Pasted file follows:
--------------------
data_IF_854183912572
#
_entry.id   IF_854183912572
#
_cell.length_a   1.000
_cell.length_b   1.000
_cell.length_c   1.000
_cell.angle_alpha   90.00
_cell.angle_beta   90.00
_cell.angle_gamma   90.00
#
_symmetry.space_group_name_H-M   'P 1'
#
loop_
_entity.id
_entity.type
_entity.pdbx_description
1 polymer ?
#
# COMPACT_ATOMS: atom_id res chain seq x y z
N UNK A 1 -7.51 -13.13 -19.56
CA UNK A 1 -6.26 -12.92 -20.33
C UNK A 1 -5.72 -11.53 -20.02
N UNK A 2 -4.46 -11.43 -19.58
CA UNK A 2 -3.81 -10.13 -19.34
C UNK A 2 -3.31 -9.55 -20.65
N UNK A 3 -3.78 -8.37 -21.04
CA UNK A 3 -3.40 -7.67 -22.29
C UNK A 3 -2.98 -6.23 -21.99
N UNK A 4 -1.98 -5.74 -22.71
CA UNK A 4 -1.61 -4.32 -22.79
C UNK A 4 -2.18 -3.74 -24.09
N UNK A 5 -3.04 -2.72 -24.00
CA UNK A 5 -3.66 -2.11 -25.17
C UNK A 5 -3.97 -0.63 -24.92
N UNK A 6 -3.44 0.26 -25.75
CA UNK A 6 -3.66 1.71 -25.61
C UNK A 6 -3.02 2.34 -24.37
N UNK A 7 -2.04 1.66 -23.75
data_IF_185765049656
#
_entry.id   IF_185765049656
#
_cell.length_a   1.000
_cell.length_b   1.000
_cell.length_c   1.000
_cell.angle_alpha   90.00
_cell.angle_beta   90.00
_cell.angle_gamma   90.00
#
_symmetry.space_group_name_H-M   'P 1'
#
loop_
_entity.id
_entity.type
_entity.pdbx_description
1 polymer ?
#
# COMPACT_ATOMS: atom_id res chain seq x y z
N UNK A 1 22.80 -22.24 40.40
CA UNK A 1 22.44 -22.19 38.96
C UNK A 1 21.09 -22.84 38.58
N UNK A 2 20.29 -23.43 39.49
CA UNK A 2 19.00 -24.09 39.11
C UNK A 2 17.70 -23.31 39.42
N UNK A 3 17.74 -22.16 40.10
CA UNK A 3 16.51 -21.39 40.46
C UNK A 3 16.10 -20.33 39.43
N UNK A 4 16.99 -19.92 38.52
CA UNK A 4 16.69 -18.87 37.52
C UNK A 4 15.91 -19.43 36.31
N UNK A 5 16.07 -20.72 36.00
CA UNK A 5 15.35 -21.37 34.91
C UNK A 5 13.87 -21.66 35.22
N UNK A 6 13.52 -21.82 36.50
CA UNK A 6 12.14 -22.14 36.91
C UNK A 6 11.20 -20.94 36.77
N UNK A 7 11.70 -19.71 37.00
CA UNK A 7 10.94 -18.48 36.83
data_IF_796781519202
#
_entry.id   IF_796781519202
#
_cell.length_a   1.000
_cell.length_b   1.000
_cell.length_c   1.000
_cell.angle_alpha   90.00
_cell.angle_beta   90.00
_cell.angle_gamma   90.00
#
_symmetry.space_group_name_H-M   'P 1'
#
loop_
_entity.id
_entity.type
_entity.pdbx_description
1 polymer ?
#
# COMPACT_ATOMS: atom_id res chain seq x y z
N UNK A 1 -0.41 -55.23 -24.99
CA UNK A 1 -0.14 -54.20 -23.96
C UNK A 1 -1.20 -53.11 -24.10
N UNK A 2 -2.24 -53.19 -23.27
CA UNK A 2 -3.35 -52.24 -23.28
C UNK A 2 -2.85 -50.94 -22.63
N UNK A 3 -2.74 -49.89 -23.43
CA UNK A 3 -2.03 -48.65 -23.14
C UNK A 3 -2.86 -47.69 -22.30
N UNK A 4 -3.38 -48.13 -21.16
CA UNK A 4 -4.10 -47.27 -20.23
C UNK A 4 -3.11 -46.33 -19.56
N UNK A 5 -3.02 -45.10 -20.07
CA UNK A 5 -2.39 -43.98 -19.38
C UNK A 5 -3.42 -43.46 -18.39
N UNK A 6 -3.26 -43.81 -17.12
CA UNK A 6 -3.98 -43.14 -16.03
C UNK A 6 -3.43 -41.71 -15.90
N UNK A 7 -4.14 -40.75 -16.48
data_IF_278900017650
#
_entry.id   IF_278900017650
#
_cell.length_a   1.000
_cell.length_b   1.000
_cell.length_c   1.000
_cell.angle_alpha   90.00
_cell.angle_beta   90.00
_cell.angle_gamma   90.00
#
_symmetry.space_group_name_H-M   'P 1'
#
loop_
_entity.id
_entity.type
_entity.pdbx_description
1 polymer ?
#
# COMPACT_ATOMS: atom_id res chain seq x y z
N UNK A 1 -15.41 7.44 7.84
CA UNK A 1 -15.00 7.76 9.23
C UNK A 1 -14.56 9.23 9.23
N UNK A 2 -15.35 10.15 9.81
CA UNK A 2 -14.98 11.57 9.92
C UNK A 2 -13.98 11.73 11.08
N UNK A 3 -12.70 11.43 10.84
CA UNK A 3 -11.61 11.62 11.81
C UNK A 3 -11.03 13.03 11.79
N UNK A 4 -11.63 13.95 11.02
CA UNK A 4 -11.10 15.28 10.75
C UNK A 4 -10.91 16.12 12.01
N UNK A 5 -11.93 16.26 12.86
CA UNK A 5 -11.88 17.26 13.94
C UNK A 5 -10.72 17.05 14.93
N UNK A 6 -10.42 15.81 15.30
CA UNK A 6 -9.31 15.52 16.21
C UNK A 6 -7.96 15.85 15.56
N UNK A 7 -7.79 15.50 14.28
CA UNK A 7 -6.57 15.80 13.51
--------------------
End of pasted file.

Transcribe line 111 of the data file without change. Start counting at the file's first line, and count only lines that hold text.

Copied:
C UNK A 4 -3.11 -46.33 -19.56